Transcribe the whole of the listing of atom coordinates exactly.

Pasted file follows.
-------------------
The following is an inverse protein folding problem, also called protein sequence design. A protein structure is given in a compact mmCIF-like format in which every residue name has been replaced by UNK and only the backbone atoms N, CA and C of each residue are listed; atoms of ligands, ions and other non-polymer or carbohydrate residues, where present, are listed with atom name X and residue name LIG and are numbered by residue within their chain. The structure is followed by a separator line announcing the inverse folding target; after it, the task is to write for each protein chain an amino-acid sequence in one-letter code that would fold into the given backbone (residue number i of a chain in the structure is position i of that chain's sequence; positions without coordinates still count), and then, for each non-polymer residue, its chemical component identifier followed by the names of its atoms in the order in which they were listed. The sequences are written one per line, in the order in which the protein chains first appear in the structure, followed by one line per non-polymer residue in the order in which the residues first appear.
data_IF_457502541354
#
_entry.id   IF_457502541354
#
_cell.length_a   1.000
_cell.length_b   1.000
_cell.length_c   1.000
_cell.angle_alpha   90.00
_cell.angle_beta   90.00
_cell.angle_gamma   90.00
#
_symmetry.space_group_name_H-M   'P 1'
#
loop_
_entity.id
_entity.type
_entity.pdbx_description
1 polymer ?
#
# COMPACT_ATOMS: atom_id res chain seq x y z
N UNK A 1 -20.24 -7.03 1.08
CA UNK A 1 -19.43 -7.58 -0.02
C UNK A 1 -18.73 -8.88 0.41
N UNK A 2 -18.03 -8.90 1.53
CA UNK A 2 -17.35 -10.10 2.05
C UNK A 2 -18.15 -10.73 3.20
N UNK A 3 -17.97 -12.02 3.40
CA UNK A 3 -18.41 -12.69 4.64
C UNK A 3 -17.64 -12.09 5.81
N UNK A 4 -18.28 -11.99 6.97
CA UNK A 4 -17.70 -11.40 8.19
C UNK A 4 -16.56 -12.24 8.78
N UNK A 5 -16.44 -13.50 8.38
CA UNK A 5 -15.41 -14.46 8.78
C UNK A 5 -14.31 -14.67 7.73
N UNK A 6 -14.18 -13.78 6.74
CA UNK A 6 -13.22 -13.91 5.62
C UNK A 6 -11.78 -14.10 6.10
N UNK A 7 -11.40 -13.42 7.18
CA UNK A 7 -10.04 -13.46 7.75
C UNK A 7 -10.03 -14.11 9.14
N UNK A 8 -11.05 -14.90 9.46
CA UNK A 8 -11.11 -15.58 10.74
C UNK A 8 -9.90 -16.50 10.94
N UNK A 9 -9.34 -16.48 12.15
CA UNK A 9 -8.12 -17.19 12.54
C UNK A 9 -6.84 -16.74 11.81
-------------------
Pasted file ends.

The following is an inverse protein folding problem, also called protein sequence design. A protein structure is given in a compact mmCIF-like format in which every residue name has been replaced by UNK and only the backbone atoms N, CA and C of each residue are listed; atoms of ligands, ions and other non-polymer or carbohydrate residues, where present, are listed with atom name X and residue name LIG and are numbered by residue within their chain. The structure is followed by a separator line announcing the inverse folding target; after it, the task is to write for each protein chain an amino-acid sequence in one-letter code that would fold into the given backbone (residue number i of a chain in the structure is position i of that chain's sequence; positions without coordinates still count), and then, for each non-polymer residue, its chemical component identifier followed by the names of its atoms in the order in which they were listed. The sequences are written one per line, in the order in which the protein chains first appear in the structure, followed by one line per non-polymer residue in the order in which the residues first appear.
data_IF_457502541354
#
_entry.id   IF_457502541354
#
_cell.length_a   1.000
_cell.length_b   1.000
_cell.length_c   1.000
_cell.angle_alpha   90.00
_cell.angle_beta   90.00
_cell.angle_gamma   90.00
#
_symmetry.space_group_name_H-M   'P 1'
#
loop_
_entity.id
_entity.type
_entity.pdbx_description
1 polymer ?
#
# COMPACT_ATOMS: atom_id res chain seq x y z
N UNK A 1 -20.24 -7.03 1.08
CA UNK A 1 -19.43 -7.58 -0.02
C UNK A 1 -18.73 -8.88 0.41
N UNK A 2 -18.03 -8.90 1.53
CA UNK A 2 -17.35 -10.10 2.05
C UNK A 2 -18.15 -10.73 3.20
N UNK A 3 -17.97 -12.02 3.40
CA UNK A 3 -18.41 -12.69 4.64
C UNK A 3 -17.64 -12.09 5.81
N UNK A 4 -18.28 -11.99 6.97
CA UNK A 4 -17.70 -11.40 8.19
C UNK A 4 -16.56 -12.24 8.78
N UNK A 5 -16.44 -13.50 8.38
CA UNK A 5 -15.41 -14.46 8.78
C UNK A 5 -14.31 -14.67 7.73
N UNK A 6 -14.18 -13.78 6.74
CA UNK A 6 -13.22 -13.91 5.62
C UNK A 6 -11.78 -14.10 6.10
N UNK A 7 -11.40 -13.42 7.18
CA UNK A 7 -10.04 -13.46 7.75
C UNK A 7 -10.03 -14.11 9.14
N UNK A 8 -11.05 -14.90 9.46
CA UNK A 8 -11.11 -15.58 10.74
C UNK A 8 -9.90 -16.50 10.94
N UNK A 9 -9.34 -16.48 12.15
CA UNK A 9 -8.12 -17.19 12.54
C UNK A 9 -6.84 -16.74 11.81